Anglo-Saxon culture of Britain. It comes from when the family lived in the village of Harrowden in Northamptonshire and Bedfordshire.
Early Origins of the Horroodind family
Bedfordshire (Old English: Bedanfordscir), located in Southeast-central England, formerly part of the Anglo-Saxon kingdom of Mercia, where they held a family seat from ancient times. Harrowden is a one-street hamlet in Bedfordshire. Great Harrowden and Little Harrowden are parishes and villages in Northamptonshire that date back to the Domesday Book of 1086 where collectively they were known as Hargedone. CITATION[CLOSE]
Williams, Dr Ann. And G.H. Martin, Eds., Domesday Book A Complete Translation. London: Penguin, 1992. Print. (ISBN 0-141-00523-8) The place name literally means "hill of the heathen shrines or temples," from the Old English words "hearg" + "dun." CITATION[CLOSE]
Mills, A.D., Dictionary of English Place-Names. Oxford: Oxford University Press, 1991. Print. (ISBN 0-19-869156-4) Ironically "Little" Harrowden has more inhabitants that "Great" Harroweden and that has been the case for more than 100 years. In the 15th century the manors of Great and Little Harrowden were held by Sir William Vaux who was slain at the Battle of Tewkesbury in 1471. Great Harrowden Hall was built between 1716 and 1719. The All Saints Church dates back to Norman times and is famous for its medieval Doom (painting.) There is also a brass to William Harrowden from the 16th century located there.
Early History of the Horroodind family
Another 117 words (8 lines of text) covering the years 1086 and 1756 are included under the topic Early Horroodind History in all our PDF Extended History products and printed products wherever possible.
Horroodind Spelling Variations
Spelling variations in names were a common occurrence before English spelling was standardized a few hundred years ago. In the Middle Ages, even the literate spelled their names differently as the English language incorporated elements of French, Latin, and other European languages. Many variations of the name Horroodind have been found, including Harraden, Harradine, Haridine, Harridine, Horoden, Harnden, Herndon and many more.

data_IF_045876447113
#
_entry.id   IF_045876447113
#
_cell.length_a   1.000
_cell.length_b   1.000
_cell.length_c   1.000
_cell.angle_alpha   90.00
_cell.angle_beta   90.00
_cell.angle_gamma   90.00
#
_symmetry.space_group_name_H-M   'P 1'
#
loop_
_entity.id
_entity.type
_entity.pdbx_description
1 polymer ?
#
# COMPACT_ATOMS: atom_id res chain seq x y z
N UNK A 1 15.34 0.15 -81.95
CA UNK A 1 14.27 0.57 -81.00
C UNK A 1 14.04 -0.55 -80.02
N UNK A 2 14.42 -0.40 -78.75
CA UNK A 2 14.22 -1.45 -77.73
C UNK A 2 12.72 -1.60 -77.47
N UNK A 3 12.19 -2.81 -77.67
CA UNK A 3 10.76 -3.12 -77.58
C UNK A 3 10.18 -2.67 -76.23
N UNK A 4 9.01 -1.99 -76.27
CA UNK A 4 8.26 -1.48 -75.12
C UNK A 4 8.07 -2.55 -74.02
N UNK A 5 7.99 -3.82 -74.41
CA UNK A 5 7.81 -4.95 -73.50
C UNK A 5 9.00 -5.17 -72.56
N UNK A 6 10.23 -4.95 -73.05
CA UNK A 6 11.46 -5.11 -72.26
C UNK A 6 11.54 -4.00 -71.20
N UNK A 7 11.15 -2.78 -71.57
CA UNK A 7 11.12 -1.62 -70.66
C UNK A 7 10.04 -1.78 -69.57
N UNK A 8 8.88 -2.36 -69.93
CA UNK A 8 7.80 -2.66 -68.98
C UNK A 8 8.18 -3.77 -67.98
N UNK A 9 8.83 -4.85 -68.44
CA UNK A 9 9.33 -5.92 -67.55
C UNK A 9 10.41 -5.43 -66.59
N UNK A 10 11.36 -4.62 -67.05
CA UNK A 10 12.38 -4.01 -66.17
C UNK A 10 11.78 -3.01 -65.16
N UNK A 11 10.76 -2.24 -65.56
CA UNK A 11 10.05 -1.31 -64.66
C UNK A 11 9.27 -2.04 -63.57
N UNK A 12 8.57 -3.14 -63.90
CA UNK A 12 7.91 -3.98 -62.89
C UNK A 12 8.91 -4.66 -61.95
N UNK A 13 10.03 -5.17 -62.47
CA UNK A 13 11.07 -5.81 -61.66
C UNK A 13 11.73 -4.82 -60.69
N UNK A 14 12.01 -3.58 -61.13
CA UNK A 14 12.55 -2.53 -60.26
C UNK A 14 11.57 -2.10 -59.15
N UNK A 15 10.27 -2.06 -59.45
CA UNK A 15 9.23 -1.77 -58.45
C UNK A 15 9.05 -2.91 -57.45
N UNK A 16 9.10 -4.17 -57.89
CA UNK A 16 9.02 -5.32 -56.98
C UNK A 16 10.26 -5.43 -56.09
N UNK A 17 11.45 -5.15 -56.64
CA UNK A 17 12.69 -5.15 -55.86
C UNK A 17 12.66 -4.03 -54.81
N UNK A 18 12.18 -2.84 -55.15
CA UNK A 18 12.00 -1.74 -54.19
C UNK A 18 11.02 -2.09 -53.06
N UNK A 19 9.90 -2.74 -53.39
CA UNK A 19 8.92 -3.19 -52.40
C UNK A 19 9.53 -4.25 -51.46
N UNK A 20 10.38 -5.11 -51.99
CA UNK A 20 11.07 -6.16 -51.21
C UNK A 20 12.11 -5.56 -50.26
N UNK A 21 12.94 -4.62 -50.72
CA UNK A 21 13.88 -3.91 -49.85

Early Notables of the Horroodind family (pre 1700)
Another 21 words (2 lines of text) are included under the topic Early Horroodind Notables in all our PDF Extended History products and printed products wherever possible.
Migration of the Horroodind family to the New World and Oceana
Families began migrating abroad in enormous numbers because of the political and religious discontent in England. Often faced with persecution and starvation in England, the possibilities of the New World attracted many English people. Although the ocean trips took many lives, those who did get to North America were instrumental in building the necessary groundwork for what would become for new powerful nations. Some of the first immigrants to cross the Atlantic and come to North America bore the name Horroodind, or a variant listed above: Edward Harraden, who sailed to Massachusetts in 1635; Jabez Harraden, who came to Philadelphia, Pa. in 1836 and Alfred Harraden, who arrived in Philadelphia in 1845..
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